Korean Wifehacks | Affordable International Shipping

Living abroad can be tough in and of itself. And it can be more difficult to get the things from home or abroad that make living in another country just a little easier. For me, those are things like clothing that actually fit properly or tech (electronics are ridiculously expensive in Korea). Most online resellers will happily ship to you for over 50 dollars in addition to your order. How nice of them, right?

Even if you are willing to pay that shipping fee, you still have to take into consideration the customs value limitation which is at 200USD. Don’t plan on spending that much? Keep in mind that this includes the shipping fee in the value.

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So a way that I avoid putting the hurt on my wallet is to use reputable third-party couriers. No, not DHL or Fed-Ex. While they are available in Korea, they charge just as much as national mail services. I am talking specifically about two: Ship2Korea (English service available) and MallTail (Korean service only).

Both of these websites allow you to ship to an address in the US (you can pick between several locations depending on which is closer to the warehouse it is shipping out of as well as taxes charged to that state). Just enter the address provided by the company as your shipping address at checkout.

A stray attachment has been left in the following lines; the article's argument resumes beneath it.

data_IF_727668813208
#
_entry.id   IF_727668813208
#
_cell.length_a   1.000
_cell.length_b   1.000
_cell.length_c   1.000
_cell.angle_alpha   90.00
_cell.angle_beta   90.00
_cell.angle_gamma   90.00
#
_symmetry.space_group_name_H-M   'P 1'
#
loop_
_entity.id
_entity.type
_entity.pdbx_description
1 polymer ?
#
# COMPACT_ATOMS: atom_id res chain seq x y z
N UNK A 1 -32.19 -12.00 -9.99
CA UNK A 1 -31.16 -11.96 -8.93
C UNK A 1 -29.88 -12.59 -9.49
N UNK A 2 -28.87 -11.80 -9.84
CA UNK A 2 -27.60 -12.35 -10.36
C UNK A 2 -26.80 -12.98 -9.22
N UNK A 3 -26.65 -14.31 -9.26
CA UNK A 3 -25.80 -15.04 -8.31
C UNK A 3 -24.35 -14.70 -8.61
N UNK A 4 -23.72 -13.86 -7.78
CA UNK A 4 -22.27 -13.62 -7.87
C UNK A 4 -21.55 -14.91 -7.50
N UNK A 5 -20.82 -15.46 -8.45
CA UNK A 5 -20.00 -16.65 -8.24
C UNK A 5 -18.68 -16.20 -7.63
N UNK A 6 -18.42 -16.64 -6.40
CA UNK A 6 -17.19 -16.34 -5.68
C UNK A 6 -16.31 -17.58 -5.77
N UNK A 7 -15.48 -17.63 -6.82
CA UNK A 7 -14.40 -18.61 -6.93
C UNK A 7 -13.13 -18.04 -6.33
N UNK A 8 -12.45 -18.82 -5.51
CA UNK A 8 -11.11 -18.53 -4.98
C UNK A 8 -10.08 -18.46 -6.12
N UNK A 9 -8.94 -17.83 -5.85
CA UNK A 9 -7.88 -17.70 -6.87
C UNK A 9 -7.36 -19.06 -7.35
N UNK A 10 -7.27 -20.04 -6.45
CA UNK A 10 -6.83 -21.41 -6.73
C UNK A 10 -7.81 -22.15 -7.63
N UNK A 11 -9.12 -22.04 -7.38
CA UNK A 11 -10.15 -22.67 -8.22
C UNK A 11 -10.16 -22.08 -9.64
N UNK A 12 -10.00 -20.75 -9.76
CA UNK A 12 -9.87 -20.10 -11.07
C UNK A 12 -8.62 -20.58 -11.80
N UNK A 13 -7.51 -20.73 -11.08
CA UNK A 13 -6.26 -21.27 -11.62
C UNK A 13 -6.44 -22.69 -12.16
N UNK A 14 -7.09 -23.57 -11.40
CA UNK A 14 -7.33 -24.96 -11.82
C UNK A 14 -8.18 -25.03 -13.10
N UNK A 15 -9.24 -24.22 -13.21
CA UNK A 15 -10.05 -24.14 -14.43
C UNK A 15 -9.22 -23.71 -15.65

How this works is that you fill out the form with the courier, telling them the details of what to expect in the mail for you. Once it all arrives, you pay their shipping and handling fee, and just wait for it to come to you. They combine the items into one box for easier and quicker shipping, and it’s just generally awesome. There is tracking for the packages so you know when it will come.

You can also get the most out of this by taking advantage of free shipping from online retailers like Amazon, Modcloth, etc. So wait until you can get their free shipping and make orders at one time to get a bigger bang for your buck.


Korean Lifehacks | Kakao